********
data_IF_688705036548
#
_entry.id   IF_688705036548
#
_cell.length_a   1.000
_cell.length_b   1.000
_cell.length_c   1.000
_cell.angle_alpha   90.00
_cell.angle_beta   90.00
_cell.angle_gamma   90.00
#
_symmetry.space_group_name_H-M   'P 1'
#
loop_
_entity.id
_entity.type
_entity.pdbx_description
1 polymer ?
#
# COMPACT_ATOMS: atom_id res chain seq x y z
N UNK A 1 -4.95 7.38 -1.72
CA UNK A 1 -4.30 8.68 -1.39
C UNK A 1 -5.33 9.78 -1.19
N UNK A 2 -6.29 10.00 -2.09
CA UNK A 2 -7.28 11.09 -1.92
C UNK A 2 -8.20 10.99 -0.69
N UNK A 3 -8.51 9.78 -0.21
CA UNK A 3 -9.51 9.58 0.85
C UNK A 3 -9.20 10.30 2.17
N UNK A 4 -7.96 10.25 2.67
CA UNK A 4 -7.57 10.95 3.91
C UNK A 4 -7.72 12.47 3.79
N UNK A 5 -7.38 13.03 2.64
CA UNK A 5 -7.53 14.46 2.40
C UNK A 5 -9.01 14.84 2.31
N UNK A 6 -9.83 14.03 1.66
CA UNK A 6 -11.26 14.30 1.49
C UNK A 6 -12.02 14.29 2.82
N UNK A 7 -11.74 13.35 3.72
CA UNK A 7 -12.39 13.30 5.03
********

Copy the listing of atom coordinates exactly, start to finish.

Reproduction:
data_IF_688705036548
#
_entry.id   IF_688705036548
#
_cell.length_a   1.000
_cell.length_b   1.000
_cell.length_c   1.000
_cell.angle_alpha   90.00
_cell.angle_beta   90.00
_cell.angle_gamma   90.00
#
_symmetry.space_group_name_H-M   'P 1'
#
loop_
_entity.id
_entity.type
_entity.pdbx_description
1 polymer ?
#
# COMPACT_ATOMS: atom_id res chain seq x y z
N UNK A 1 -4.95 7.38 -1.72
CA UNK A 1 -4.30 8.68 -1.39
C UNK A 1 -5.33 9.78 -1.19
N UNK A 2 -6.29 10.00 -2.09
CA UNK A 2 -7.28 11.09 -1.92
C UNK A 2 -8.20 10.99 -0.69
N UNK A 3 -8.51 9.78 -0.21
CA UNK A 3 -9.51 9.58 0.85
C UNK A 3 -9.20 10.30 2.17
N UNK A 4 -7.96 10.25 2.67
CA UNK A 4 -7.57 10.95 3.91
C UNK A 4 -7.72 12.47 3.79
N UNK A 5 -7.38 13.03 2.64
CA UNK A 5 -7.53 14.46 2.40
C UNK A 5 -9.01 14.84 2.31
N UNK A 6 -9.83 14.03 1.66
CA UNK A 6 -11.26 14.30 1.49
C UNK A 6 -12.02 14.29 2.82
N UNK A 7 -11.74 13.35 3.72
CA UNK A 7 -12.39 13.30 5.03